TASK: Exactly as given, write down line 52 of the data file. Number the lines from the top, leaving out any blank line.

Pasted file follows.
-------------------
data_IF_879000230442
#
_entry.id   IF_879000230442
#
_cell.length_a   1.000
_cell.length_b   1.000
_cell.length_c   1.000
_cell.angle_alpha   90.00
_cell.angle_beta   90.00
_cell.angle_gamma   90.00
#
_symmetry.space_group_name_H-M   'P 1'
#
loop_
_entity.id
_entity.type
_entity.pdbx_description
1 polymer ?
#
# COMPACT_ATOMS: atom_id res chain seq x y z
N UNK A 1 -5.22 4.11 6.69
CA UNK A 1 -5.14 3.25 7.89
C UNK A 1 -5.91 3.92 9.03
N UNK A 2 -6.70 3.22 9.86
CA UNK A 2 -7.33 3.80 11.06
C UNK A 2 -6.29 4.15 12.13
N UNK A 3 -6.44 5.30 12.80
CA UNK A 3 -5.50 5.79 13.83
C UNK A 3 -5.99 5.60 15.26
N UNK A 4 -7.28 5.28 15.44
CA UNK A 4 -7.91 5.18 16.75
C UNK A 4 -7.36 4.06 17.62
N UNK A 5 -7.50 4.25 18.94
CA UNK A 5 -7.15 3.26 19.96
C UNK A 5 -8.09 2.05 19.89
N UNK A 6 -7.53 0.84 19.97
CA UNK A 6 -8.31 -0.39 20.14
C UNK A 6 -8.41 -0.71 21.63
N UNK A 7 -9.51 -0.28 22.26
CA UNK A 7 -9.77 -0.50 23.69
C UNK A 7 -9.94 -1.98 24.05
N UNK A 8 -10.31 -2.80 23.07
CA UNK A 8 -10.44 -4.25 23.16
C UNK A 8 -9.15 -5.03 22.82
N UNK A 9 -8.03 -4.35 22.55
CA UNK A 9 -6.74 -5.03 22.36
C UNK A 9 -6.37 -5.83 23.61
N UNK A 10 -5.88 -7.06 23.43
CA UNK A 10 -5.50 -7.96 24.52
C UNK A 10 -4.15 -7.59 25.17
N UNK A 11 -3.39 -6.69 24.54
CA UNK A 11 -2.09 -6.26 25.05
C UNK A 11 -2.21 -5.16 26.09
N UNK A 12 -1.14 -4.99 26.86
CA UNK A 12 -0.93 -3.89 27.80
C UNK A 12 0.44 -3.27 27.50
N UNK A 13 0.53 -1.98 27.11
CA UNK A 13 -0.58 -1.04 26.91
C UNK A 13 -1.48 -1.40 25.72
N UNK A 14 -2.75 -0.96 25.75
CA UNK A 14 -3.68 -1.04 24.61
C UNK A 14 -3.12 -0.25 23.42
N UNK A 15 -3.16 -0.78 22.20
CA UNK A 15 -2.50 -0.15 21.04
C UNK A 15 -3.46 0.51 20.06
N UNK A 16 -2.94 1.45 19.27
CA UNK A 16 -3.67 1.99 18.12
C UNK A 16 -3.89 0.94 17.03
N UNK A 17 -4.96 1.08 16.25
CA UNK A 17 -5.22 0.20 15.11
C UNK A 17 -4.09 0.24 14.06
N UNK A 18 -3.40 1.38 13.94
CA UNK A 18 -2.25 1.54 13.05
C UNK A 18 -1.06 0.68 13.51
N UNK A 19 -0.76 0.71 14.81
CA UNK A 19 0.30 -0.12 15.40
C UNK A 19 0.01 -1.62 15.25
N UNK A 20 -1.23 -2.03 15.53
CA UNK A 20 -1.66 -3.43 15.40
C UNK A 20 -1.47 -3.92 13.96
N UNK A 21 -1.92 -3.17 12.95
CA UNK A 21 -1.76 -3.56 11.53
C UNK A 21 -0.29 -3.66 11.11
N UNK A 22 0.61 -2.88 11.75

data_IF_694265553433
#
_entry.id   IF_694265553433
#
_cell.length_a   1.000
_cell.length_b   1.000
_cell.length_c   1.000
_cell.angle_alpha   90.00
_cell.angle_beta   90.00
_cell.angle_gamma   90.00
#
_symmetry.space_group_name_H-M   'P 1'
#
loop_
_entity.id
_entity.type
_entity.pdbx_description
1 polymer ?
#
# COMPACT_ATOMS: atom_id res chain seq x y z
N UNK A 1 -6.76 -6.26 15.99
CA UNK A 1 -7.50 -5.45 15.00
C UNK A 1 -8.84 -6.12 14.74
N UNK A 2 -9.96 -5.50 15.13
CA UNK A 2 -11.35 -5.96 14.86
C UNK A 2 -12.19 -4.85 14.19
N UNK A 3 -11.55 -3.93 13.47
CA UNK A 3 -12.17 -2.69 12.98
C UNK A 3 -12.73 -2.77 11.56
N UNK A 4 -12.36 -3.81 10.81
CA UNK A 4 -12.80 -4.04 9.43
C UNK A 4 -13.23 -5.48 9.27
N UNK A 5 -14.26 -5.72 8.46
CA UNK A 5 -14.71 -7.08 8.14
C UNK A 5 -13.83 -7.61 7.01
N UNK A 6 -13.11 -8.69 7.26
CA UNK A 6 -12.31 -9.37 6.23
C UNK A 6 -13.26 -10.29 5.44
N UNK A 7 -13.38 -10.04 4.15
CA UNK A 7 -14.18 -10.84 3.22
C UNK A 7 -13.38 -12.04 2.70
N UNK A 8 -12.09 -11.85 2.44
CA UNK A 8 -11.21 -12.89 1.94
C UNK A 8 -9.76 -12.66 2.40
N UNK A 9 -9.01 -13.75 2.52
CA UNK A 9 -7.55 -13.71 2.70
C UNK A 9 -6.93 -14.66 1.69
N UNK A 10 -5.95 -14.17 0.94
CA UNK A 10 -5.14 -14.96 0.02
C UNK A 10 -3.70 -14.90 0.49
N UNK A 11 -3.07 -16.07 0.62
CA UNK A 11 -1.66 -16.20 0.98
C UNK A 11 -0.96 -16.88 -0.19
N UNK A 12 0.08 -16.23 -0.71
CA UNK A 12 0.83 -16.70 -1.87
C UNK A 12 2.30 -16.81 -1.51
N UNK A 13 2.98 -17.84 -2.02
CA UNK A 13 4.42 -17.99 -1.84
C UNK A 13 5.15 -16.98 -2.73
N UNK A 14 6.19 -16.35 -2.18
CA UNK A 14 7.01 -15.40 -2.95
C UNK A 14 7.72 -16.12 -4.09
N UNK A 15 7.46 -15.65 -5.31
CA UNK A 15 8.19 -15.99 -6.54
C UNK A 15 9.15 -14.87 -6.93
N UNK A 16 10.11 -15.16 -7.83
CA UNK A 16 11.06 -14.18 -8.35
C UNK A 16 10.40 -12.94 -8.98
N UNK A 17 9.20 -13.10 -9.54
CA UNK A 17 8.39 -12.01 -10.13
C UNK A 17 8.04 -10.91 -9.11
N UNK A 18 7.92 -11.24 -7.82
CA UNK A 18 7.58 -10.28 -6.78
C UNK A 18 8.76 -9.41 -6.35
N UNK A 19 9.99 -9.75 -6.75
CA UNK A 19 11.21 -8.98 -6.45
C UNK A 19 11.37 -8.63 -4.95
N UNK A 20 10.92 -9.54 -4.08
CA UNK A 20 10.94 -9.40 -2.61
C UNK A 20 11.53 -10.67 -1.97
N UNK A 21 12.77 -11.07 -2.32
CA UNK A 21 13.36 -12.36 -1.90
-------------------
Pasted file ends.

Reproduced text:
CA UNK A 11 -2.09 -6.26 25.05